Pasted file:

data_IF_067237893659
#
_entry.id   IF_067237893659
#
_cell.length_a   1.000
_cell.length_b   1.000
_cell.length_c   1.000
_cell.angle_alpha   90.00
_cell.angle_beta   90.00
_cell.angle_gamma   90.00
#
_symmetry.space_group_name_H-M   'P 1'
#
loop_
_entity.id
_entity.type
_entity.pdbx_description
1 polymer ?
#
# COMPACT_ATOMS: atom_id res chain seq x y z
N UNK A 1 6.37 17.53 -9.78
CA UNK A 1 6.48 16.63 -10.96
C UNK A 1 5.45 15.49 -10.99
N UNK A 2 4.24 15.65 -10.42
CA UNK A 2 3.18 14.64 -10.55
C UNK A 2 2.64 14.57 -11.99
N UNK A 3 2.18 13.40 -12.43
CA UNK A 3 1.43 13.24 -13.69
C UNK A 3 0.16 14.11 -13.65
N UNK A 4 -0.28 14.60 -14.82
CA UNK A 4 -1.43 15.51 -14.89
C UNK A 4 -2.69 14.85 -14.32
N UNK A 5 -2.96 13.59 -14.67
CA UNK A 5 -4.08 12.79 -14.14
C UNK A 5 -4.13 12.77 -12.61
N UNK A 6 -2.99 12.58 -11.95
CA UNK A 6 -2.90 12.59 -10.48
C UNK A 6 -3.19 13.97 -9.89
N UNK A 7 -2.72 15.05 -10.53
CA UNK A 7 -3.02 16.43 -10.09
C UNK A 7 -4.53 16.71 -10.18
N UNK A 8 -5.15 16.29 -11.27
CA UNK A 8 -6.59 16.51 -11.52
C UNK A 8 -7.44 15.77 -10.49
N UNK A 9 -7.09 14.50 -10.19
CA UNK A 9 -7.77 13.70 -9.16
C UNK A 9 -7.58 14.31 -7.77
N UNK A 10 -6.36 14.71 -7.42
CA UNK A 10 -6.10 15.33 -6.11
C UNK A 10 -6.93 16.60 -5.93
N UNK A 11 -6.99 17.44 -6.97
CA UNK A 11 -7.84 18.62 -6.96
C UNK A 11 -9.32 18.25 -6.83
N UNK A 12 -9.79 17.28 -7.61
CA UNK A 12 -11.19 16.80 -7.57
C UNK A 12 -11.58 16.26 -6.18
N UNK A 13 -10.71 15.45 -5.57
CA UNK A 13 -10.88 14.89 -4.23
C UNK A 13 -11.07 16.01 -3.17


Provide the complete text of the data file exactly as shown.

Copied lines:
data_IF_067237893659
#
_entry.id   IF_067237893659
#
_cell.length_a   1.000
_cell.length_b   1.000
_cell.length_c   1.000
_cell.angle_alpha   90.00
_cell.angle_beta   90.00
_cell.angle_gamma   90.00
#
_symmetry.space_group_name_H-M   'P 1'
#
loop_
_entity.id
_entity.type
_entity.pdbx_description
1 polymer ?
#
# COMPACT_ATOMS: atom_id res chain seq x y z
N UNK A 1 6.37 17.53 -9.78
CA UNK A 1 6.48 16.63 -10.96
C UNK A 1 5.45 15.49 -10.99
N UNK A 2 4.24 15.65 -10.42
CA UNK A 2 3.18 14.64 -10.55
C UNK A 2 2.64 14.57 -11.99
N UNK A 3 2.18 13.40 -12.43
CA UNK A 3 1.43 13.24 -13.69
C UNK A 3 0.16 14.11 -13.65
N UNK A 4 -0.28 14.60 -14.82
CA UNK A 4 -1.43 15.51 -14.89
C UNK A 4 -2.69 14.85 -14.32
N UNK A 5 -2.96 13.59 -14.67
CA UNK A 5 -4.08 12.79 -14.14
C UNK A 5 -4.13 12.77 -12.61
N UNK A 6 -2.99 12.58 -11.95
CA UNK A 6 -2.90 12.59 -10.48
C UNK A 6 -3.19 13.97 -9.89
N UNK A 7 -2.72 15.05 -10.53
CA UNK A 7 -3.02 16.43 -10.09
C UNK A 7 -4.53 16.71 -10.18
N UNK A 8 -5.15 16.29 -11.27
CA UNK A 8 -6.59 16.51 -11.52
C UNK A 8 -7.44 15.77 -10.49
N UNK A 9 -7.09 14.50 -10.19
CA UNK A 9 -7.77 13.70 -9.16
C UNK A 9 -7.58 14.31 -7.77
N UNK A 10 -6.36 14.71 -7.42
CA UNK A 10 -6.10 15.33 -6.11
C UNK A 10 -6.93 16.60 -5.93
N UNK A 11 -6.99 17.44 -6.97
CA UNK A 11 -7.84 18.62 -6.96
C UNK A 11 -9.32 18.25 -6.83
N UNK A 12 -9.79 17.28 -7.61
CA UNK A 12 -11.19 16.80 -7.57
C UNK A 12 -11.58 16.26 -6.18
N UNK A 13 -10.71 15.45 -5.57
CA UNK A 13 -10.88 14.89 -4.23
C UNK A 13 -11.07 16.01 -3.17